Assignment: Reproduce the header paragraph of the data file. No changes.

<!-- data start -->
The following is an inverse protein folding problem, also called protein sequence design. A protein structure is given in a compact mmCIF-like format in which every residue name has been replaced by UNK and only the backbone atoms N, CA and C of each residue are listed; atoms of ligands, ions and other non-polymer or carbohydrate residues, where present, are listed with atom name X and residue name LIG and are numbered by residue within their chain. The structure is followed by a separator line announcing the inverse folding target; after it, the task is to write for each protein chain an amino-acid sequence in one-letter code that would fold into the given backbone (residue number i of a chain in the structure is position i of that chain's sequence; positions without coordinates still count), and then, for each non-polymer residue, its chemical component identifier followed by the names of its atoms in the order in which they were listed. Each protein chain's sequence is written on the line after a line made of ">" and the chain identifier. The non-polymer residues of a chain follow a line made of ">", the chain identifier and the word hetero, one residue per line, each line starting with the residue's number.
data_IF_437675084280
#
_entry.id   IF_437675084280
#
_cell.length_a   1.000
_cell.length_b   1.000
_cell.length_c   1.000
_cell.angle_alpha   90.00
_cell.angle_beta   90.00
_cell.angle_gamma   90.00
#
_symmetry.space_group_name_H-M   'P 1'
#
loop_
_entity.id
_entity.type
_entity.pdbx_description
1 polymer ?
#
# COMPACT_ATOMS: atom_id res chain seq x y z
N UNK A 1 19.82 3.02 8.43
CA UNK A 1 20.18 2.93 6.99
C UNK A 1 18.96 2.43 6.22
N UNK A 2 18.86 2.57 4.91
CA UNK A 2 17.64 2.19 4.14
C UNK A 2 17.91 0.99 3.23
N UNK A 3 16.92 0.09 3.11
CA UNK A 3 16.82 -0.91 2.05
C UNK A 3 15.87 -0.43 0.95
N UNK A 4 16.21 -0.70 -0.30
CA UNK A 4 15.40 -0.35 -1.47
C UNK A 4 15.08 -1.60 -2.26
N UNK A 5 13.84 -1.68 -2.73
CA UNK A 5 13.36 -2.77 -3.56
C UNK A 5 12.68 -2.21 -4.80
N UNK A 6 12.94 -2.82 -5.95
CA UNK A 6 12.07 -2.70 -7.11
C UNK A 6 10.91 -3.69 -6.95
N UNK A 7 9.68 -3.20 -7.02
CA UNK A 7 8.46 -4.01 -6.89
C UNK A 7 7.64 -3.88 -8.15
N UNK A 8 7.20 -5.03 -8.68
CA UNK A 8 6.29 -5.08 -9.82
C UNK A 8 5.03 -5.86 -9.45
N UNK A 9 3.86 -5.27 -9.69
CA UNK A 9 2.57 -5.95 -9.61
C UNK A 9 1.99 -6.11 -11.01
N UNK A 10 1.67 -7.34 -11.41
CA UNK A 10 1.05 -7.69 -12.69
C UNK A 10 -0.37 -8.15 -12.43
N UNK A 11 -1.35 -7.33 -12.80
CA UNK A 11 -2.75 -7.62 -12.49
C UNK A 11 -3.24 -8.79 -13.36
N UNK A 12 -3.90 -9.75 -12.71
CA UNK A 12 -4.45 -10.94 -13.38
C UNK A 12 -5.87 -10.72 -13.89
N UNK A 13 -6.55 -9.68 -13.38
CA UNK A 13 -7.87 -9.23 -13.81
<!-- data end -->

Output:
The following is an inverse protein folding problem, also called protein sequence design. A protein structure is given in a compact mmCIF-like format in which every residue name has been replaced by UNK and only the backbone atoms N, CA and C of each residue are listed; atoms of ligands, ions and other non-polymer or carbohydrate residues, where present, are listed with atom name X and residue name LIG and are numbered by residue within their chain. The structure is followed by a separator line announcing the inverse folding target; after it, the task is to write for each protein chain an amino-acid sequence in one-letter code that would fold into the given backbone (residue number i of a chain in the structure is position i of that chain's sequence; positions without coordinates still count), and then, for each non-polymer residue, its chemical component identifier followed by the names of its atoms in the order in which they were listed. Each protein chain's sequence is written on the line after a line made of ">" and the chain identifier. The non-polymer residues of a chain follow a line made of ">", the chain identifier and the word hetero, one residue per line, each line starting with the residue's number.